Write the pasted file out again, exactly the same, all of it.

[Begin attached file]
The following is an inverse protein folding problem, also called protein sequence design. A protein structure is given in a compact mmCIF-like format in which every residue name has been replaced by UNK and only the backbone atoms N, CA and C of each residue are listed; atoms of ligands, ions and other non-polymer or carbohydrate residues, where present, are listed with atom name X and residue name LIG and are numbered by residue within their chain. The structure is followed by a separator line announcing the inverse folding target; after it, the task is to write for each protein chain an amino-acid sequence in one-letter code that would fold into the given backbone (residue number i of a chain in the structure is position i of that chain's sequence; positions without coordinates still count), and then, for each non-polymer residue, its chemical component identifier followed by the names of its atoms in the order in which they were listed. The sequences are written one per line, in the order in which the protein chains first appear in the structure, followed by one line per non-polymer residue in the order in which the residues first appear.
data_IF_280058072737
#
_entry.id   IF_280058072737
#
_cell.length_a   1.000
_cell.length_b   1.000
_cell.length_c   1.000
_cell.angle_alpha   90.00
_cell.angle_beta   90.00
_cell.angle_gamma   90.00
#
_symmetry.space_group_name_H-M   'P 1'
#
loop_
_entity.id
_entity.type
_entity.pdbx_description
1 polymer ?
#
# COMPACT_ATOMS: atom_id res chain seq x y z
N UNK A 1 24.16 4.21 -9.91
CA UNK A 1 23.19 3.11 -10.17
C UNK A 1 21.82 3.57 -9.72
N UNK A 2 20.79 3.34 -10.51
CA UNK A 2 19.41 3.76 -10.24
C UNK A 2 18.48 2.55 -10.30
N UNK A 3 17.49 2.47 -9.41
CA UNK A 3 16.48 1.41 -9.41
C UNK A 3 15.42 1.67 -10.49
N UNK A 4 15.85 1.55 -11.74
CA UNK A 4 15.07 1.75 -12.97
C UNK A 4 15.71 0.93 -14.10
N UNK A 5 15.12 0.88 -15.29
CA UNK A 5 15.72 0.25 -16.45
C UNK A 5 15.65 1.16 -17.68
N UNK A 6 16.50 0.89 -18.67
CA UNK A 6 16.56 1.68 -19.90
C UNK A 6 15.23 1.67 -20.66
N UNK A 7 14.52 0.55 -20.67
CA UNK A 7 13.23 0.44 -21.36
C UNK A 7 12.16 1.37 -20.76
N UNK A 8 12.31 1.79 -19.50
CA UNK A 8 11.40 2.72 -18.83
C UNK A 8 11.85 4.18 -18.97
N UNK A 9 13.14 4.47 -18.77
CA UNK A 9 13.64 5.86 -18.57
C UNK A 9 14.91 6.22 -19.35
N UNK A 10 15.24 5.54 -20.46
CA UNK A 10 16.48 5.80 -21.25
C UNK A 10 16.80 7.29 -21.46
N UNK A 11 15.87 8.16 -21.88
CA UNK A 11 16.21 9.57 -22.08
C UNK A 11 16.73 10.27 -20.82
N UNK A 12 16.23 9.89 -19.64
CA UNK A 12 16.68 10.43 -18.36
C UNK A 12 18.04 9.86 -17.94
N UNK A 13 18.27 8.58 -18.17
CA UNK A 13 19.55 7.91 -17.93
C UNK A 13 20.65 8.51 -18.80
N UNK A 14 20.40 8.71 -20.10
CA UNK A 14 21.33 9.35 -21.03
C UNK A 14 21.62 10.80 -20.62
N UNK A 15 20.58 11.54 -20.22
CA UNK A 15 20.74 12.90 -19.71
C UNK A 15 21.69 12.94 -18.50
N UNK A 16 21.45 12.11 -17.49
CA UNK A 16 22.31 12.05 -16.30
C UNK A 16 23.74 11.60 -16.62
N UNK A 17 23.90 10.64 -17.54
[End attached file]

The following is an inverse protein folding problem, also called protein sequence design. A protein structure is given in a compact mmCIF-like format in which every residue name has been replaced by UNK and only the backbone atoms N, CA and C of each residue are listed; atoms of ligands, ions and other non-polymer or carbohydrate residues, where present, are listed with atom name X and residue name LIG and are numbered by residue within their chain. The structure is followed by a separator line announcing the inverse folding target; after it, the task is to write for each protein chain an amino-acid sequence in one-letter code that would fold into the given backbone (residue number i of a chain in the structure is position i of that chain's sequence; positions without coordinates still count), and then, for each non-polymer residue, its chemical component identifier followed by the names of its atoms in the order in which they were listed. The sequences are written one per line, in the order in which the protein chains first appear in the structure, followed by one line per non-polymer residue in the order in which the residues first appear.
data_IF_280058072737
#
_entry.id   IF_280058072737
#
_cell.length_a   1.000
_cell.length_b   1.000
_cell.length_c   1.000
_cell.angle_alpha   90.00
_cell.angle_beta   90.00
_cell.angle_gamma   90.00
#
_symmetry.space_group_name_H-M   'P 1'
#
loop_
_entity.id
_entity.type
_entity.pdbx_description
1 polymer ?
#
# COMPACT_ATOMS: atom_id res chain seq x y z
N UNK A 1 24.16 4.21 -9.91
CA UNK A 1 23.19 3.11 -10.17
C UNK A 1 21.82 3.57 -9.72
N UNK A 2 20.79 3.34 -10.51
CA UNK A 2 19.41 3.76 -10.24
C UNK A 2 18.48 2.55 -10.30
N UNK A 3 17.49 2.47 -9.41
CA UNK A 3 16.48 1.41 -9.41
C UNK A 3 15.42 1.67 -10.49
N UNK A 4 15.85 1.55 -11.74
CA UNK A 4 15.07 1.75 -12.97
C UNK A 4 15.71 0.93 -14.10
N UNK A 5 15.12 0.88 -15.29
CA UNK A 5 15.72 0.25 -16.45
C UNK A 5 15.65 1.16 -17.68
N UNK A 6 16.50 0.89 -18.67
CA UNK A 6 16.56 1.68 -19.90
C UNK A 6 15.23 1.67 -20.66
N UNK A 7 14.52 0.55 -20.67
CA UNK A 7 13.23 0.44 -21.36
C UNK A 7 12.16 1.37 -20.76
N UNK A 8 12.31 1.79 -19.50
CA UNK A 8 11.40 2.72 -18.83
C UNK A 8 11.85 4.18 -18.97
N UNK A 9 13.14 4.47 -18.77
CA UNK A 9 13.64 5.86 -18.57
C UNK A 9 14.91 6.22 -19.35
N UNK A 10 15.24 5.54 -20.46
CA UNK A 10 16.48 5.80 -21.25
C UNK A 10 16.80 7.29 -21.46
N UNK A 11 15.87 8.16 -21.88
CA UNK A 11 16.21 9.57 -22.08
C UNK A 11 16.73 10.27 -20.82
N UNK A 12 16.23 9.89 -19.64
CA UNK A 12 16.68 10.43 -18.36
C UNK A 12 18.04 9.86 -17.94
N UNK A 13 18.27 8.58 -18.17
CA UNK A 13 19.55 7.91 -17.93
C UNK A 13 20.65 8.51 -18.80
N UNK A 14 20.40 8.71 -20.10
CA UNK A 14 21.33 9.35 -21.03
C UNK A 14 21.62 10.80 -20.62
N UNK A 15 20.58 11.54 -20.22
CA UNK A 15 20.74 12.90 -19.71
C UNK A 15 21.69 12.94 -18.50
N UNK A 16 21.45 12.11 -17.49
CA UNK A 16 22.31 12.05 -16.30
C UNK A 16 23.74 11.60 -16.62
N UNK A 17 23.90 10.64 -17.54